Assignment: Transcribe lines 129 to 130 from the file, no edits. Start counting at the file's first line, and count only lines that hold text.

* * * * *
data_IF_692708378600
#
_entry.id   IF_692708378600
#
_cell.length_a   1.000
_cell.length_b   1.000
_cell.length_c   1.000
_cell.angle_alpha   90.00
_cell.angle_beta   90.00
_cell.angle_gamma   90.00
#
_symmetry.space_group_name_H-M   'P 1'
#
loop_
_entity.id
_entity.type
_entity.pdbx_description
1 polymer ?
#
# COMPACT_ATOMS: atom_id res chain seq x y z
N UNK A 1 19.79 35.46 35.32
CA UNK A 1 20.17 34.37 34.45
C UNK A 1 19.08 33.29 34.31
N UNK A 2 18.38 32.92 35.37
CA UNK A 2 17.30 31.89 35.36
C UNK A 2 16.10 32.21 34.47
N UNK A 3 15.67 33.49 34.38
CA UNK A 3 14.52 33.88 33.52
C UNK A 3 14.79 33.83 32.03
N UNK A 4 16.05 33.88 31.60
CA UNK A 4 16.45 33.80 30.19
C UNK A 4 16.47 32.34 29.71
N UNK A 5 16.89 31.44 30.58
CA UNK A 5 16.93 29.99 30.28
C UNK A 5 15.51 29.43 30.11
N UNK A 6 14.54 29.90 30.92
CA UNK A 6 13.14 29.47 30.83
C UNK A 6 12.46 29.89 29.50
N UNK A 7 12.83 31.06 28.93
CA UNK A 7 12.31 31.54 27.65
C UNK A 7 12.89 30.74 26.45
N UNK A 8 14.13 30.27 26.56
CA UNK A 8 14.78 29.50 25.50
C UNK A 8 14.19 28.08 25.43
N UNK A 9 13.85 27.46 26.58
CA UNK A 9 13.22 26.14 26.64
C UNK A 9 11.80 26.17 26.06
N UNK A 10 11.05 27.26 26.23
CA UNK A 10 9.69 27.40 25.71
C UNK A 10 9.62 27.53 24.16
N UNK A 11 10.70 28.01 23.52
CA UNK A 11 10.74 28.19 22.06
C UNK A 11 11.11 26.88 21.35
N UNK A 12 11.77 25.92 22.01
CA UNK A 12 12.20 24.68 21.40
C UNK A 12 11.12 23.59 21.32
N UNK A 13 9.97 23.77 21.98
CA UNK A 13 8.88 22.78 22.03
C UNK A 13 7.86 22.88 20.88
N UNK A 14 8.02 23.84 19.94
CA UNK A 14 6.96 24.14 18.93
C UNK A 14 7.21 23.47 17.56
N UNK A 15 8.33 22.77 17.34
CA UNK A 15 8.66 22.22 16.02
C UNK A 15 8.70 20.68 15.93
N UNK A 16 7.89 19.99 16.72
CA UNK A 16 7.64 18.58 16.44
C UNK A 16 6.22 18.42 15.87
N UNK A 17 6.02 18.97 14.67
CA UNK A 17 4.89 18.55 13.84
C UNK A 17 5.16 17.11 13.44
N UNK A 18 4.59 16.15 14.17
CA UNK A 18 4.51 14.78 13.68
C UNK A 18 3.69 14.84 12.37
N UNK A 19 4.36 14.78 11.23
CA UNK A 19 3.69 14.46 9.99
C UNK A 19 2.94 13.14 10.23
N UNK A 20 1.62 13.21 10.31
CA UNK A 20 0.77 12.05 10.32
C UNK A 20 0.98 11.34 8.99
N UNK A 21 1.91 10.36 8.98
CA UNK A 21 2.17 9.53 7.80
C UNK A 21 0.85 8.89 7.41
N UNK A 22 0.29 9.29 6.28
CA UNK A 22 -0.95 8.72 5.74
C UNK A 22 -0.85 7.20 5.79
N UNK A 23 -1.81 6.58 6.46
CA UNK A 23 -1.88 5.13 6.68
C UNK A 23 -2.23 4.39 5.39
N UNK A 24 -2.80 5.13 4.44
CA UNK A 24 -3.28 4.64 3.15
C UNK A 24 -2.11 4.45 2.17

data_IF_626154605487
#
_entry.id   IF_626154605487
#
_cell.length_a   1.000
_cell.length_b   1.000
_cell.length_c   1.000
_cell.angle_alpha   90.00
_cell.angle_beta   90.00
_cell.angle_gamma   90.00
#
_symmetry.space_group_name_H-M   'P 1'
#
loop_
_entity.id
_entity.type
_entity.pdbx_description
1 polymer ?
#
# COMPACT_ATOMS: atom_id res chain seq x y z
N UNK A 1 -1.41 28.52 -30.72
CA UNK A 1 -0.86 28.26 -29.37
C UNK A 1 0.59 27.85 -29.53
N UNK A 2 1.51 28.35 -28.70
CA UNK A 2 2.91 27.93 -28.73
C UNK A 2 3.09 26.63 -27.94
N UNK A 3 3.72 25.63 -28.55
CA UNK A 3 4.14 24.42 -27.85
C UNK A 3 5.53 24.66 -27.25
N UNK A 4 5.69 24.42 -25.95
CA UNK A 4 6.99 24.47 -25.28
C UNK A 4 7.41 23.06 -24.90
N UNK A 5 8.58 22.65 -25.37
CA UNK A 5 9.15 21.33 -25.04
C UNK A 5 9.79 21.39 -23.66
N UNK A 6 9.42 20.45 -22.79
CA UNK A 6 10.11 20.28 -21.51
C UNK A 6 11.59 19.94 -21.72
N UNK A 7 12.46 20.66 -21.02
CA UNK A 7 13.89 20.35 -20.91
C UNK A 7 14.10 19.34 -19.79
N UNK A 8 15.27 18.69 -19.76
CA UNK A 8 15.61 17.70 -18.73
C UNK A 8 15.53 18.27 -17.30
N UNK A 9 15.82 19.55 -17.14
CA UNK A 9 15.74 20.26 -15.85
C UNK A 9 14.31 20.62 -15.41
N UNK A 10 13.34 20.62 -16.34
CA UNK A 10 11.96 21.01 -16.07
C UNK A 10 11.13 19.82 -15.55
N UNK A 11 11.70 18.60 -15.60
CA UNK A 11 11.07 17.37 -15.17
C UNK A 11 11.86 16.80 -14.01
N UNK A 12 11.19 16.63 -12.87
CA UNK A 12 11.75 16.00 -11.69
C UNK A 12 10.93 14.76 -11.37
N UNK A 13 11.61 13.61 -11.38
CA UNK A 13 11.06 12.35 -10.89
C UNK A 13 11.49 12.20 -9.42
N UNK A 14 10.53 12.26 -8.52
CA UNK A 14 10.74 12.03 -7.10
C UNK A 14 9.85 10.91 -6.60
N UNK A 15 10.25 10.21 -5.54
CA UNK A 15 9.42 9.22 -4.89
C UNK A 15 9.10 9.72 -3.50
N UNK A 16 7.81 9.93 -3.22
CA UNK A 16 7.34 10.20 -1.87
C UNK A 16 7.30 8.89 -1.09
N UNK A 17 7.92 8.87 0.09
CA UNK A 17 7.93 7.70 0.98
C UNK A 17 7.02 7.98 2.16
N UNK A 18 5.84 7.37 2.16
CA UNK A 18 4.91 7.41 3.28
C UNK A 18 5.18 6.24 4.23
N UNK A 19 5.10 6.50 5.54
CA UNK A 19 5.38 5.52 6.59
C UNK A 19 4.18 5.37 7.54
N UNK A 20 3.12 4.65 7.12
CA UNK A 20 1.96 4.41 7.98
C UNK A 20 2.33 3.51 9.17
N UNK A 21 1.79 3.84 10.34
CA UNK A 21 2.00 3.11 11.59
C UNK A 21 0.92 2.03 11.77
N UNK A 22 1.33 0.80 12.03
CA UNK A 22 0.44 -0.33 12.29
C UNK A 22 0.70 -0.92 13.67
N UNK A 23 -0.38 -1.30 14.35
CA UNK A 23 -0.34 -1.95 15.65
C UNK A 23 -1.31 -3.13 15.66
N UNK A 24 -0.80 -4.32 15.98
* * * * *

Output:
CA UNK A 6 10.11 20.28 -21.51
C UNK A 6 11.59 19.94 -21.72